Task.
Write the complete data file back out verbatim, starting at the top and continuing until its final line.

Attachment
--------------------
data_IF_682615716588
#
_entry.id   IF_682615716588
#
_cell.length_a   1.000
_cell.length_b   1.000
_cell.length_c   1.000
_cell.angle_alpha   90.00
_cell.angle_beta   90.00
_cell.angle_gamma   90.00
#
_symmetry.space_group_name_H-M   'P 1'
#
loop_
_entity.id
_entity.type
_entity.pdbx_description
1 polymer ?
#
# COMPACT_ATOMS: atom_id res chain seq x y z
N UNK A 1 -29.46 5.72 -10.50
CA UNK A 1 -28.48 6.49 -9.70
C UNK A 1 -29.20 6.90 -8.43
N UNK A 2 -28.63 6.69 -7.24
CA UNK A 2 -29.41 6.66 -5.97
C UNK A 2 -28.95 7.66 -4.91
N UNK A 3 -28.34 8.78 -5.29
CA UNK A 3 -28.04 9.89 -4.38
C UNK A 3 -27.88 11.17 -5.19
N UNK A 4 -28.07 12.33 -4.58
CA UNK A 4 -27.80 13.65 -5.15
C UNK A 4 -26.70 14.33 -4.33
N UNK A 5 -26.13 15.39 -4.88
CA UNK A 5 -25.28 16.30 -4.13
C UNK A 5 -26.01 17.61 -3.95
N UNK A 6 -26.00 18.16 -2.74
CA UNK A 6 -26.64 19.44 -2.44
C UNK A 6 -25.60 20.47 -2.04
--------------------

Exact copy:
data_IF_682615716588
#
_entry.id   IF_682615716588
#
_cell.length_a   1.000
_cell.length_b   1.000
_cell.length_c   1.000
_cell.angle_alpha   90.00
_cell.angle_beta   90.00
_cell.angle_gamma   90.00
#
_symmetry.space_group_name_H-M   'P 1'
#
loop_
_entity.id
_entity.type
_entity.pdbx_description
1 polymer ?
#
# COMPACT_ATOMS: atom_id res chain seq x y z
N UNK A 1 -29.46 5.72 -10.50
CA UNK A 1 -28.48 6.49 -9.70
C UNK A 1 -29.20 6.90 -8.43
N UNK A 2 -28.63 6.69 -7.24
CA UNK A 2 -29.41 6.66 -5.97
C UNK A 2 -28.95 7.66 -4.91
N UNK A 3 -28.34 8.78 -5.29
CA UNK A 3 -28.04 9.89 -4.38
C UNK A 3 -27.88 11.17 -5.19
N UNK A 4 -28.07 12.33 -4.58
CA UNK A 4 -27.80 13.65 -5.15
C UNK A 4 -26.70 14.33 -4.33
N UNK A 5 -26.13 15.39 -4.88
CA UNK A 5 -25.28 16.30 -4.13
C UNK A 5 -26.01 17.61 -3.95
N UNK A 6 -26.00 18.16 -2.74
CA UNK A 6 -26.64 19.44 -2.44
C UNK A 6 -25.60 20.47 -2.04